Estrangement: Queerness, Disassociation

To estrange oneself from aspects of their history is a means of self-protection. In the case of Mala Ramchandin, it’s that her older coping self, Mala, acts explicitly as a guardian and protector to her imaginary, estranged self, and disassociating her emotional selves allows both her traumatic self to be comforted by a sisterly figure, and for her in the present day to avoid the subject. To Mala, coping is being afforded moments of levity in which she, and her history, can exist without the context of her traumas and simultaneously continue to navigate a reality (her home) in which the context is ever relevant. Through this, she is able to compartmentalize (literally—her father was placed in a compartment), and she is rendered stiff and withdrawn when the compartment is forced open, so that nobody can attempt to pry it open further.

Yet, another example of estrangement in the novel is the narrator’s concealment of their own true gender and named identity by the point of its conclusion: we aren’t afforded the knowledge of what it is that lies beneath the veil of “Tyler,” or “Ty,” but we learn that something is there. Closeting, and estrangement from the public underneath a gender-compliant face acts as a means of protection so that the true, queer identity can exist without the context of transphobia (that context being someone like Toby, for example). To quote:

“Lately restraint and I have been hostile strangers to one another. I find myself defying caution.” (246)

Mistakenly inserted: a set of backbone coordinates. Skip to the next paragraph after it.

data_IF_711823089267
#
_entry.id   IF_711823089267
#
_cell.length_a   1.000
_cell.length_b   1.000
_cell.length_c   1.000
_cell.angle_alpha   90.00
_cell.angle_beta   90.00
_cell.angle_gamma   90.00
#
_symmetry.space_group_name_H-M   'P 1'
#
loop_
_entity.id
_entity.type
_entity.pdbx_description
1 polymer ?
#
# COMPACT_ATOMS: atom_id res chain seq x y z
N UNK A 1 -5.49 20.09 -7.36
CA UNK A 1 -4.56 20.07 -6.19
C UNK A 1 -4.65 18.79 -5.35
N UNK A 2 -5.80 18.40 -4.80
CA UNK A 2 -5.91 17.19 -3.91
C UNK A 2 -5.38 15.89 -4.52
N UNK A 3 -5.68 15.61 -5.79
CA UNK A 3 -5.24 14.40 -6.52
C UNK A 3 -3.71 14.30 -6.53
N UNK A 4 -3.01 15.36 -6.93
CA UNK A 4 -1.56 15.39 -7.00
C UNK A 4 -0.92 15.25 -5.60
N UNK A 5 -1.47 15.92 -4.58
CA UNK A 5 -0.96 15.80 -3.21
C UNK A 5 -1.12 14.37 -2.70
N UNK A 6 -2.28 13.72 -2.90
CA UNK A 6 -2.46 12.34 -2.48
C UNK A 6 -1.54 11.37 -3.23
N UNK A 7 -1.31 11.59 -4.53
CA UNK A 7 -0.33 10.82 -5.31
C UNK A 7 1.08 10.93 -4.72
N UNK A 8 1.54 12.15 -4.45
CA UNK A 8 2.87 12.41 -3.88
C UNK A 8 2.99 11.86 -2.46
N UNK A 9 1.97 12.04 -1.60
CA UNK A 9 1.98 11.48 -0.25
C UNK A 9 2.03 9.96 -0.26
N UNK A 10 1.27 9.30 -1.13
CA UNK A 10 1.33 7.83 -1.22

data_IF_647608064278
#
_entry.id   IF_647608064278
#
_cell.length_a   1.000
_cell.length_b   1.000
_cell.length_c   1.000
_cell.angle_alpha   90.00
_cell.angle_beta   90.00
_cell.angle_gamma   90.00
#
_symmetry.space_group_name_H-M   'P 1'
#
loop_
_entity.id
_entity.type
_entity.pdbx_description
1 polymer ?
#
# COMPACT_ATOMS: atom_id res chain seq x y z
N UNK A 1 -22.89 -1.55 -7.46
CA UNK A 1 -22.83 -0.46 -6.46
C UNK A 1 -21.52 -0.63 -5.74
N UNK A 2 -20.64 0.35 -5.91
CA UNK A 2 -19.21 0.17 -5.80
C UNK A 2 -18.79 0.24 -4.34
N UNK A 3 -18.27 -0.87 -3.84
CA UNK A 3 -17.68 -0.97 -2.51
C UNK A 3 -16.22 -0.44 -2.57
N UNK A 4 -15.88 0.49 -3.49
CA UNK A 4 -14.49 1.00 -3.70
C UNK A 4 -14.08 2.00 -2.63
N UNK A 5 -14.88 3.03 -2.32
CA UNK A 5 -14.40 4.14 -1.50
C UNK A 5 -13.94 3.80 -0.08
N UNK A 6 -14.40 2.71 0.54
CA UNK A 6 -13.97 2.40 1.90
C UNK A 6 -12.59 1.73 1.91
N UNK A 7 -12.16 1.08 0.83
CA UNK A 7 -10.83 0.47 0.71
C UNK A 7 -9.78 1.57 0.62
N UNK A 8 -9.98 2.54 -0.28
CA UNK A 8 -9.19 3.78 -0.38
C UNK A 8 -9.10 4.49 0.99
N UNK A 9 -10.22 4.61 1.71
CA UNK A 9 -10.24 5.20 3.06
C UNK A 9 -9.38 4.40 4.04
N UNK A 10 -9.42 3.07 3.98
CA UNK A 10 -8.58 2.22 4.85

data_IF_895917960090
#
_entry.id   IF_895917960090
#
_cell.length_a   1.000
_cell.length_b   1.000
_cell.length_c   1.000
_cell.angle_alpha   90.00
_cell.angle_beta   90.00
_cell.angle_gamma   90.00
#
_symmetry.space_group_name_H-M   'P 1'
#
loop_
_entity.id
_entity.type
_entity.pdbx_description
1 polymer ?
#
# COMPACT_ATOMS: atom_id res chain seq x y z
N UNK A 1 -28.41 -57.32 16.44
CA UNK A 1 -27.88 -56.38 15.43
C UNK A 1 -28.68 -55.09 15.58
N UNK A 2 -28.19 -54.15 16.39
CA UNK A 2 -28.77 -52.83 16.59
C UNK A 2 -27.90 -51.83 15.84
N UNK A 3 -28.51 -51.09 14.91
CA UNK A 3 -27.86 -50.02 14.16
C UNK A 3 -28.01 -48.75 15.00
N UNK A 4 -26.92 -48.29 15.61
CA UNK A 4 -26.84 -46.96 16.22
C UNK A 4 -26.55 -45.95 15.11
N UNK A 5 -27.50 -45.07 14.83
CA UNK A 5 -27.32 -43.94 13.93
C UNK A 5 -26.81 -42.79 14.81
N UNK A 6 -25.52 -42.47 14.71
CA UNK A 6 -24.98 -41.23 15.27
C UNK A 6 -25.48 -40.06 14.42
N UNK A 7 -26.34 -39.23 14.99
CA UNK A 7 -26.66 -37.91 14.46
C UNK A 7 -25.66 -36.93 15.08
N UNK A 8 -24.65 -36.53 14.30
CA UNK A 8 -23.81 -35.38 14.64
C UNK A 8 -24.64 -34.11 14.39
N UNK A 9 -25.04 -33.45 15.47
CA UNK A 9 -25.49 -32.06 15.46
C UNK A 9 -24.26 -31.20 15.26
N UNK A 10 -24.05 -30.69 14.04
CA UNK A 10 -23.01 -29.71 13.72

Restraint, and caution, here, is the “putting on” of Tyler, the gendered face which protects the narrator from having to navigate dangerous contexts. Mala, being aware of disassociation and the estrangement of the self, is the first to nurture a different context in their moments alone together (a place where nobody is asking any questions, and a place where they are given a reason or an excuse to wear the women’s nursing outfit). The narrator’s defining moment in part V is when they finally declares, and formally accepts Otoh’s presence as an environment where they can declare themself without Tyler’s protection.

One thought on “Estrangement: Queerness, Disassociation”

  1. I really like how you focused on the point of estrangement, dissociation, and compartmentalism to describe how Mala’s trauma is dealt with, as well as how Tyler’s true identity is shielded. These methods of protection are very common, yet very unrecognizable in many instances… mostly from the individual. In other words, I think that it is fascinating how people, in this case Mala and Tyler, can hide their identity or feelings, somewhat acknowledging it, yet be oblivious to its purpose at the same time. I would definitely like to know more of the psychology behind that because I have done those same things. But the psychology is for a different convo.
    Overall, I think you did a great job pointing out to the reader how Mala and Tyler acted in ways to protect themselves. And by pointing out these coping mechanisms, you also drew attention to important concepts about to what extent individuals will go to in order to conceal their own truth from themselves.

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